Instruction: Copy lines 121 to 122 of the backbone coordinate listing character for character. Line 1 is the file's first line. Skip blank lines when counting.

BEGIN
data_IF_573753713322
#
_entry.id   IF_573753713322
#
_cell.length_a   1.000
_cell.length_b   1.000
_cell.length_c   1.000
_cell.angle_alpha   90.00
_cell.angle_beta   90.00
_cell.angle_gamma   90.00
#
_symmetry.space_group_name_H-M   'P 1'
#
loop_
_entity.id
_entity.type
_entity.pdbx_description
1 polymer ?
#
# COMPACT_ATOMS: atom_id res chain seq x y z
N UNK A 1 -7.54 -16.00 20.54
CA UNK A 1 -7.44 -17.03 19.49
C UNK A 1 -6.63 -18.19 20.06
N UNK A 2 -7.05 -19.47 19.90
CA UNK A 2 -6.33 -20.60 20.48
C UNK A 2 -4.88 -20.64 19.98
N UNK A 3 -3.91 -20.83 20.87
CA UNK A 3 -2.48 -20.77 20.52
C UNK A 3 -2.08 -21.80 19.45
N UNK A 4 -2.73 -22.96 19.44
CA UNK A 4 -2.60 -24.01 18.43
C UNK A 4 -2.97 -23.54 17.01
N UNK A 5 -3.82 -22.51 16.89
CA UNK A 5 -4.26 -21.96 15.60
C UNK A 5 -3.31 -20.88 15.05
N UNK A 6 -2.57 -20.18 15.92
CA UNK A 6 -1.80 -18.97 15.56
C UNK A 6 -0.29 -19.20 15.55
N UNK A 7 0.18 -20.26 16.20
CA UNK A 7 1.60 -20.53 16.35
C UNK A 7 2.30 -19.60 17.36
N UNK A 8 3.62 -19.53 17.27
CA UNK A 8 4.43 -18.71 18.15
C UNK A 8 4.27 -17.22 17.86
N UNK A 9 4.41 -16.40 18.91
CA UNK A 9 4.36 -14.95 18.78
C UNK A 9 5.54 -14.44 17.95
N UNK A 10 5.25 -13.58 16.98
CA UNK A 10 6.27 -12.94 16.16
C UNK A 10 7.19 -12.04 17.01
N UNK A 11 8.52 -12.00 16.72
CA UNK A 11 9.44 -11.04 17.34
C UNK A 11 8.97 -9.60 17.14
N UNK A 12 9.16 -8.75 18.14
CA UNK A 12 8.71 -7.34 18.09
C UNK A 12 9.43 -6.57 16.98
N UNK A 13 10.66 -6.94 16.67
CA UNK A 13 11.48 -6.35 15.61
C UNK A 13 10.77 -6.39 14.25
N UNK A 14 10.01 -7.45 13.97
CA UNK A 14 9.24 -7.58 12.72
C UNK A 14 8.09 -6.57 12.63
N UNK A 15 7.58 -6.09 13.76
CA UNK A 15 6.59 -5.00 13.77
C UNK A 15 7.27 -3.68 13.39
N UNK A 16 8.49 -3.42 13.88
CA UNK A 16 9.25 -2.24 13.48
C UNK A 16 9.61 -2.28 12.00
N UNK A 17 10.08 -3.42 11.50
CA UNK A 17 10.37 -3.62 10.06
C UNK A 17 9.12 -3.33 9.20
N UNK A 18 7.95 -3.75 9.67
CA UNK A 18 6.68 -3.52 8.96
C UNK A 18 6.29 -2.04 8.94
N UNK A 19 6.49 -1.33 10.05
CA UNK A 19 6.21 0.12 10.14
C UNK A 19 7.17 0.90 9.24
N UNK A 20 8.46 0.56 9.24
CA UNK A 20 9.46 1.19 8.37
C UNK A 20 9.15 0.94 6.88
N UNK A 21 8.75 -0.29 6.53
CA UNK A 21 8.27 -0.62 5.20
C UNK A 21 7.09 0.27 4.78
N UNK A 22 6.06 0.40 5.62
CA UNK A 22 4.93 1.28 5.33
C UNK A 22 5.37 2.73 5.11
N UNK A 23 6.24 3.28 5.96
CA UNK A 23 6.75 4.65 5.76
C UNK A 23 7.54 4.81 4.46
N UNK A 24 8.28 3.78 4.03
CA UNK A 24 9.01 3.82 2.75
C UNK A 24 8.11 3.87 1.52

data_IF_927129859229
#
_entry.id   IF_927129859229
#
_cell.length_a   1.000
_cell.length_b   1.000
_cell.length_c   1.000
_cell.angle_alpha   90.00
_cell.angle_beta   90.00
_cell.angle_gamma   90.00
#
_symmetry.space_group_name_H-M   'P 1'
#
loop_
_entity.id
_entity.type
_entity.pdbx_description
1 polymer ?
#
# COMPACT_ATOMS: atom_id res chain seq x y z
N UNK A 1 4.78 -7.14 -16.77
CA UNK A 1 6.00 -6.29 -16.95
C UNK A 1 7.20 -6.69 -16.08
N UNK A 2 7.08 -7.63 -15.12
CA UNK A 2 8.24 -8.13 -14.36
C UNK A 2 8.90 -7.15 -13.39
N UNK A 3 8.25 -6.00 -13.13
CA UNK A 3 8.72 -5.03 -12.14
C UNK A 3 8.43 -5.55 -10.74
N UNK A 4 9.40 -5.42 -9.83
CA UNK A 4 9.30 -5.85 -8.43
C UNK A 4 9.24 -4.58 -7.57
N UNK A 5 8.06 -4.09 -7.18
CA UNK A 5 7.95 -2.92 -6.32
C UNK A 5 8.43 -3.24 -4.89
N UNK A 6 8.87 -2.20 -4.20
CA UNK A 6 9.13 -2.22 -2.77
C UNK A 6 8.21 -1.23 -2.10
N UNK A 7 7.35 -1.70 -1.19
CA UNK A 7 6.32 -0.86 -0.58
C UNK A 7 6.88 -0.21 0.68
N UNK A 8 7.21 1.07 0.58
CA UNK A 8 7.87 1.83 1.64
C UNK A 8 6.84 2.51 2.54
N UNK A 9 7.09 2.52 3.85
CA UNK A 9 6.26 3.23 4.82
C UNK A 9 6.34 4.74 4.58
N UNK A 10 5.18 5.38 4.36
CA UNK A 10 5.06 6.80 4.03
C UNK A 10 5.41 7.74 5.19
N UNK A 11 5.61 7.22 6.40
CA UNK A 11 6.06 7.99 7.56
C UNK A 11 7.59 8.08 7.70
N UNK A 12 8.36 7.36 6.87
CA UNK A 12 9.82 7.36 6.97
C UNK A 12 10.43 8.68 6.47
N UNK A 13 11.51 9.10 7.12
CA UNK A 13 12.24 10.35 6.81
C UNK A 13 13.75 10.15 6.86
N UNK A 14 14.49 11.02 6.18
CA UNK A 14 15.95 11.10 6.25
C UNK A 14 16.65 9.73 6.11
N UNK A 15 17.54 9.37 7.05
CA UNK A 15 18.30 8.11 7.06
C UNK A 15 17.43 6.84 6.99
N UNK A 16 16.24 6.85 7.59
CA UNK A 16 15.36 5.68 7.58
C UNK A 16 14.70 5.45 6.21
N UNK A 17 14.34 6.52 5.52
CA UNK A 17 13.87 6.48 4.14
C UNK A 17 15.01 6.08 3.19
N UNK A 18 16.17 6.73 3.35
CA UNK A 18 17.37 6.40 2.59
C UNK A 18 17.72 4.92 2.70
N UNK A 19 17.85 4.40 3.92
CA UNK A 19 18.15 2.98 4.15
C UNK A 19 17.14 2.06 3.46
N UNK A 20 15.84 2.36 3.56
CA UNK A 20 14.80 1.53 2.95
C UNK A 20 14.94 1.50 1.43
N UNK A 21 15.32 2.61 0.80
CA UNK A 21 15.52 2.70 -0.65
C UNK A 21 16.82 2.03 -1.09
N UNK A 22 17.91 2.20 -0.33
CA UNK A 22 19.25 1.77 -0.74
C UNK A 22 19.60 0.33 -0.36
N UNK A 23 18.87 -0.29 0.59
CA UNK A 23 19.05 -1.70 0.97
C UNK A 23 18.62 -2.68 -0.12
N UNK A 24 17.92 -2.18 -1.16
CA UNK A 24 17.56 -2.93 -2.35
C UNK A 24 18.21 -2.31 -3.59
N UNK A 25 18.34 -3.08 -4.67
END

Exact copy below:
C UNK A 3 8.43 -5.55 -10.74
N UNK A 4 9.40 -5.42 -9.83